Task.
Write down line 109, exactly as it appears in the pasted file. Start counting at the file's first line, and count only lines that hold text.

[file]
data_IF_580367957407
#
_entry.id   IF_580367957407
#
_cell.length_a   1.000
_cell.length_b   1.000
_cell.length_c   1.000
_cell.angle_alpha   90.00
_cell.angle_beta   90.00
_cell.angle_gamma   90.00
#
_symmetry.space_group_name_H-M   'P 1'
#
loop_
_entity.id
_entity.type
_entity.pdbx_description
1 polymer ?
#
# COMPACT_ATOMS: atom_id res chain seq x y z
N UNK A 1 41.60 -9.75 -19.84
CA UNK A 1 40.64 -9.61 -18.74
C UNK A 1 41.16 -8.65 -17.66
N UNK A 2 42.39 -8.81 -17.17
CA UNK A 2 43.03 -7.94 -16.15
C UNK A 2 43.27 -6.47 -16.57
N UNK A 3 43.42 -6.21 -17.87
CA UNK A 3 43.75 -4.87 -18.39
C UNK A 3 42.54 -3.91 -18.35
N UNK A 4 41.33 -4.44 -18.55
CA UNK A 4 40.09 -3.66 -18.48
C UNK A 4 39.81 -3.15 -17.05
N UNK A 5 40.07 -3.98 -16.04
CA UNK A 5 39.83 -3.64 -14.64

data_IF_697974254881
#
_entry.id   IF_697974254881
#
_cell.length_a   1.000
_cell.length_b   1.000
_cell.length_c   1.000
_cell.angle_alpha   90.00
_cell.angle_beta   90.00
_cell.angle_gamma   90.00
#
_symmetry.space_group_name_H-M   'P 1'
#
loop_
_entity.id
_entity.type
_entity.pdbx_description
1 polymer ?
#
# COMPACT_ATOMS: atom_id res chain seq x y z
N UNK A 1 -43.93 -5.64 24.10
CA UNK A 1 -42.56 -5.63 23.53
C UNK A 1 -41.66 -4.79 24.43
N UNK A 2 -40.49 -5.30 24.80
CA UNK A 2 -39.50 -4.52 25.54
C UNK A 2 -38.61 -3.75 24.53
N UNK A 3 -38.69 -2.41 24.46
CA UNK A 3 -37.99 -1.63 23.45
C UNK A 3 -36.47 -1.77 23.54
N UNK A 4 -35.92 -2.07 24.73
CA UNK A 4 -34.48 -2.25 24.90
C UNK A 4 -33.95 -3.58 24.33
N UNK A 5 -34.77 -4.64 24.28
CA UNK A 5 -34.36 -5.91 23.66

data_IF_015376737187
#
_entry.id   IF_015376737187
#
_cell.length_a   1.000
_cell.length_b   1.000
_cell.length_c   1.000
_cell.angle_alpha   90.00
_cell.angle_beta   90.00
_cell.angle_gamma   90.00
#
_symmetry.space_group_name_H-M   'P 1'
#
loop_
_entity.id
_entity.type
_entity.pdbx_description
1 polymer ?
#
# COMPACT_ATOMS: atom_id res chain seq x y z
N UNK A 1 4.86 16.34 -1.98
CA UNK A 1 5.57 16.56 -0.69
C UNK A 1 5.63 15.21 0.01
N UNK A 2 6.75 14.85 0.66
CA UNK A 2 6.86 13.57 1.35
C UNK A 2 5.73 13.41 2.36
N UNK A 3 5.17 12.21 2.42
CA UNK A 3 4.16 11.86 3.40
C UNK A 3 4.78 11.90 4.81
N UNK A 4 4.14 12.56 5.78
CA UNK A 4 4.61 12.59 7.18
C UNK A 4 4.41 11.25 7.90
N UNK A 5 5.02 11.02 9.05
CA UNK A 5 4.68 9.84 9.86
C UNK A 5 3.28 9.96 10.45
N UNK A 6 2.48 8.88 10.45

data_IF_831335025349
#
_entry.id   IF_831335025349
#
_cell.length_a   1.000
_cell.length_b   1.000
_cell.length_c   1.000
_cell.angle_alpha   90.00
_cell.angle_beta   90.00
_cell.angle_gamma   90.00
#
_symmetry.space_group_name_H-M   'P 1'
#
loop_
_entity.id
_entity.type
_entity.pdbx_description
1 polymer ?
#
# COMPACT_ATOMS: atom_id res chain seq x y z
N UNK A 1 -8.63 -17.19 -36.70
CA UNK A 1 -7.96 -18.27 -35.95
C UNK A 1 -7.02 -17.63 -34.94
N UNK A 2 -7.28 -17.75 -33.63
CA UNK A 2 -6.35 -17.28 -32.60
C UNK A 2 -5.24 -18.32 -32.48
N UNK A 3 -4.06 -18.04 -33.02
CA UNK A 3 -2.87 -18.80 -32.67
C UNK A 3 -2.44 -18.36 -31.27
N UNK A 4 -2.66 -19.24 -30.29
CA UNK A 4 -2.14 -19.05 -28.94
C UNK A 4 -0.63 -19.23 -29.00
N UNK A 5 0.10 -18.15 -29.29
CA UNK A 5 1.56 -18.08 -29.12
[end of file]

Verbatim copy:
_cell.length_a   1.000